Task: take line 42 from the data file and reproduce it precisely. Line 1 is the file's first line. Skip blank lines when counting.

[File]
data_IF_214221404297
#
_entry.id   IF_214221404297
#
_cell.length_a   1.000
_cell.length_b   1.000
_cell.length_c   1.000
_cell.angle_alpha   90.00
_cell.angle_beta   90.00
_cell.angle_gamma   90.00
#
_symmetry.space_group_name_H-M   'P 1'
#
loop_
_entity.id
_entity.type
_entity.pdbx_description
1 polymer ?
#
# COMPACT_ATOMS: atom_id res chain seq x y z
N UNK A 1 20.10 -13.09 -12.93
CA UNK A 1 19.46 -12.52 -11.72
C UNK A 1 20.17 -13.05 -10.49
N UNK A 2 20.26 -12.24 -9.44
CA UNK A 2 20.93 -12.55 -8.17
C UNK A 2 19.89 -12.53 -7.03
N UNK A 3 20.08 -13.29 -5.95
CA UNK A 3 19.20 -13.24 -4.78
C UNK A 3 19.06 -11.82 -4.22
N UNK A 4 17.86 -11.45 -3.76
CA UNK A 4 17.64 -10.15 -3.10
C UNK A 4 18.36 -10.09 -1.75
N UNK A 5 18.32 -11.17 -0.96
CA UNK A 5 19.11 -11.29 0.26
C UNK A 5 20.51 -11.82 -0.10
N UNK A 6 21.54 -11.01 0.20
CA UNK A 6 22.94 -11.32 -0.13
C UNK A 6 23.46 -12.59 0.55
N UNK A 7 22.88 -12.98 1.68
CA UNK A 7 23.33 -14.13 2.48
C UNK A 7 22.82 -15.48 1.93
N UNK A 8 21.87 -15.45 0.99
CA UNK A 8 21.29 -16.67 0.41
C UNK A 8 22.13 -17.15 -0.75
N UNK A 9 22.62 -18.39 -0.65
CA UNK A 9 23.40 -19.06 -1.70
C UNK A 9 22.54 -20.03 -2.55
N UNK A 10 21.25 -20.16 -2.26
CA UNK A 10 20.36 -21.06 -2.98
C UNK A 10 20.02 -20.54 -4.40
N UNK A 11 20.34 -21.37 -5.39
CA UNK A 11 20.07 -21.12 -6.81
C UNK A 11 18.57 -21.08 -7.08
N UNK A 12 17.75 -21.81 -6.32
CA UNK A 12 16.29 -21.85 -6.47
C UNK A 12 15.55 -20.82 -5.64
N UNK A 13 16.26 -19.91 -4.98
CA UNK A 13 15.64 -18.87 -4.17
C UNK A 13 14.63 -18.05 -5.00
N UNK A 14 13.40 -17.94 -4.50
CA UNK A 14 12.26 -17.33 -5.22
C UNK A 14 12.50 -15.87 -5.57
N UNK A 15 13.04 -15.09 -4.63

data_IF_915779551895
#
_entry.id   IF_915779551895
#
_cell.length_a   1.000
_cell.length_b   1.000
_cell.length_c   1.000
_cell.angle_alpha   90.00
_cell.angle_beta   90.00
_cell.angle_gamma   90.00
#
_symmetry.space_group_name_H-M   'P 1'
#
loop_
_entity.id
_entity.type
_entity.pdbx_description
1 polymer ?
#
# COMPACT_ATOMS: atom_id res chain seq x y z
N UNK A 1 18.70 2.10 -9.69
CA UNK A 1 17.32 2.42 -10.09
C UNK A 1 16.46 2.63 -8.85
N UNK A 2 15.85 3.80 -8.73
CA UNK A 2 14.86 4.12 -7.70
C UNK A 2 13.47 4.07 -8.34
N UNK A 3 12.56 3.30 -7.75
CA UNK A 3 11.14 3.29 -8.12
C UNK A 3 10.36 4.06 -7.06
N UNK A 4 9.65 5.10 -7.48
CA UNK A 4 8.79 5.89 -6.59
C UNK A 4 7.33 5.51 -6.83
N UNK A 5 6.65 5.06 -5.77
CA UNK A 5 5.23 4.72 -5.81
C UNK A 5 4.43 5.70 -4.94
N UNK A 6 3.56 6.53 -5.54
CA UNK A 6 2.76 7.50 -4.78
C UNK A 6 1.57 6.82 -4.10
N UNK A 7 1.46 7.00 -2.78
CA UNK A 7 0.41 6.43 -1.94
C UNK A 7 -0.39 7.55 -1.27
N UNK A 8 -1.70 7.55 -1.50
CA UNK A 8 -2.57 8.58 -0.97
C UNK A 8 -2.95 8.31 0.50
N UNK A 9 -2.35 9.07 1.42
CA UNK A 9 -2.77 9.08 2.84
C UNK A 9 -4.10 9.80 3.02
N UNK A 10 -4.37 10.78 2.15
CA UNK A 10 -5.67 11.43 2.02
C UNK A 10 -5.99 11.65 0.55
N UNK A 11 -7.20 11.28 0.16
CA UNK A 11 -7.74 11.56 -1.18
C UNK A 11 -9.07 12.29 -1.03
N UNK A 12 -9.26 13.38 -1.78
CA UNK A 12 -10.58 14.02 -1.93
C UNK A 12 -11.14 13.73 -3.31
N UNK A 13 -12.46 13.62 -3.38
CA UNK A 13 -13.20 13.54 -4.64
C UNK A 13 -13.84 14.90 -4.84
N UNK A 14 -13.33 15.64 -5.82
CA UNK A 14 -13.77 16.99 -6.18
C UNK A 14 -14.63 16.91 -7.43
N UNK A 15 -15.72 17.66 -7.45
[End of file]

N UNK A 8 21.87 -15.45 0.99